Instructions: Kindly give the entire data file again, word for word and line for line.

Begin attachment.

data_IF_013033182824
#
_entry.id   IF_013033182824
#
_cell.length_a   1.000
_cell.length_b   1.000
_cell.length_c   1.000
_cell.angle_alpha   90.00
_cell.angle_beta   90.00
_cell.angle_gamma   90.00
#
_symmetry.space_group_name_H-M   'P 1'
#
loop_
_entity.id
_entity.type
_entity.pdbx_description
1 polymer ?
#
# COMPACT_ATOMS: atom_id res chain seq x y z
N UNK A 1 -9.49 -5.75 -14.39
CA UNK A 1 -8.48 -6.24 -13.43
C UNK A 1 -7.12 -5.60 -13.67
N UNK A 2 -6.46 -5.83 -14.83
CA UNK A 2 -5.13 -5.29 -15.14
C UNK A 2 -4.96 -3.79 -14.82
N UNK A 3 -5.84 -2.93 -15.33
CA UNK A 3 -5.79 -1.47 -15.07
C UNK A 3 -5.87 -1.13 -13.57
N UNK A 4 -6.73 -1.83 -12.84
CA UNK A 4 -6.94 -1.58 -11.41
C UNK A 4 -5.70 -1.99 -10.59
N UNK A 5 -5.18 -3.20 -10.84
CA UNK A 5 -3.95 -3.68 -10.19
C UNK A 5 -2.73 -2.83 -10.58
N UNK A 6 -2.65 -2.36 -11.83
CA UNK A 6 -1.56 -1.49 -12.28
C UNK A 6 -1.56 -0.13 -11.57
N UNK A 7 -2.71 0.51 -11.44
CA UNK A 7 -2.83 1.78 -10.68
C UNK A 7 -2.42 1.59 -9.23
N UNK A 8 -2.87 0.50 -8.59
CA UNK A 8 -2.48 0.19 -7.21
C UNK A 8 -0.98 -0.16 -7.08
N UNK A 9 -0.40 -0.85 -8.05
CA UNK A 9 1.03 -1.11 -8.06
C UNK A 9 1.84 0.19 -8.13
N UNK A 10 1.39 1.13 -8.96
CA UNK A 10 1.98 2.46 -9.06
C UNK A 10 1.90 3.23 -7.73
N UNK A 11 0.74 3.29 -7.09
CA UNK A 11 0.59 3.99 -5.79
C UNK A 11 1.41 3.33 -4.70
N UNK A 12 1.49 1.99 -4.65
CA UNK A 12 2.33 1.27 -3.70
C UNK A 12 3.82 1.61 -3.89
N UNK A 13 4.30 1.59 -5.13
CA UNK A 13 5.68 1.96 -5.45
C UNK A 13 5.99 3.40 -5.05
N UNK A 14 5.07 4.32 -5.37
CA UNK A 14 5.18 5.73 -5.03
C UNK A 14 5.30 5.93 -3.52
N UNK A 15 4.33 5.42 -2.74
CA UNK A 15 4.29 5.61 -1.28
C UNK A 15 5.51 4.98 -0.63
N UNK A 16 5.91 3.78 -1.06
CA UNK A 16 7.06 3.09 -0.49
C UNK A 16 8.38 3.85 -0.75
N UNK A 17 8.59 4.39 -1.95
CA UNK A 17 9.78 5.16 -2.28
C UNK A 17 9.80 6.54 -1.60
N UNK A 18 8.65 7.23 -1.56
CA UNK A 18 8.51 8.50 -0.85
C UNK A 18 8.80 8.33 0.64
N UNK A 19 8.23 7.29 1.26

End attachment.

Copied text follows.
data_IF_013033182824
#
_entry.id   IF_013033182824
#
_cell.length_a   1.000
_cell.length_b   1.000
_cell.length_c   1.000
_cell.angle_alpha   90.00
_cell.angle_beta   90.00
_cell.angle_gamma   90.00
#
_symmetry.space_group_name_H-M   'P 1'
#
loop_
_entity.id
_entity.type
_entity.pdbx_description
1 polymer ?
#
# COMPACT_ATOMS: atom_id res chain seq x y z
N UNK A 1 -9.49 -5.75 -14.39
CA UNK A 1 -8.48 -6.24 -13.43
C UNK A 1 -7.12 -5.60 -13.67
N UNK A 2 -6.46 -5.83 -14.83
CA UNK A 2 -5.13 -5.29 -15.14
C UNK A 2 -4.96 -3.79 -14.82
N UNK A 3 -5.84 -2.93 -15.33
CA UNK A 3 -5.79 -1.47 -15.07
C UNK A 3 -5.87 -1.13 -13.57
N UNK A 4 -6.73 -1.83 -12.84
CA UNK A 4 -6.94 -1.58 -11.41
C UNK A 4 -5.70 -1.99 -10.59
N UNK A 5 -5.18 -3.20 -10.84
CA UNK A 5 -3.95 -3.68 -10.19
C UNK A 5 -2.73 -2.83 -10.58
N UNK A 6 -2.65 -2.36 -11.83
CA UNK A 6 -1.56 -1.49 -12.28
C UNK A 6 -1.56 -0.13 -11.57
N UNK A 7 -2.71 0.51 -11.44
CA UNK A 7 -2.83 1.78 -10.68
C UNK A 7 -2.42 1.59 -9.23
N UNK A 8 -2.87 0.50 -8.59
CA UNK A 8 -2.48 0.19 -7.21
C UNK A 8 -0.98 -0.16 -7.08
N UNK A 9 -0.40 -0.85 -8.05
CA UNK A 9 1.03 -1.11 -8.06
C UNK A 9 1.84 0.19 -8.13
N UNK A 10 1.39 1.13 -8.96
CA UNK A 10 1.98 2.46 -9.06
C UNK A 10 1.90 3.23 -7.73
N UNK A 11 0.74 3.29 -7.09
CA UNK A 11 0.59 3.99 -5.79
C UNK A 11 1.41 3.33 -4.70
N UNK A 12 1.49 1.99 -4.65
CA UNK A 12 2.33 1.27 -3.70
C UNK A 12 3.82 1.61 -3.89
N UNK A 13 4.30 1.59 -5.13
CA UNK A 13 5.68 1.96 -5.45
C UNK A 13 5.99 3.40 -5.05
N UNK A 14 5.07 4.32 -5.37
CA UNK A 14 5.18 5.73 -5.03
C UNK A 14 5.30 5.93 -3.52
N UNK A 15 4.33 5.42 -2.74
CA UNK A 15 4.29 5.61 -1.28
C UNK A 15 5.51 4.98 -0.63
N UNK A 16 5.91 3.78 -1.06
CA UNK A 16 7.06 3.09 -0.49
C UNK A 16 8.38 3.85 -0.75
N UNK A 17 8.59 4.39 -1.95
CA UNK A 17 9.78 5.16 -2.28
C UNK A 17 9.80 6.54 -1.60
N UNK A 18 8.65 7.23 -1.56
CA UNK A 18 8.51 8.50 -0.85
C UNK A 18 8.80 8.33 0.64
N UNK A 19 8.23 7.29 1.26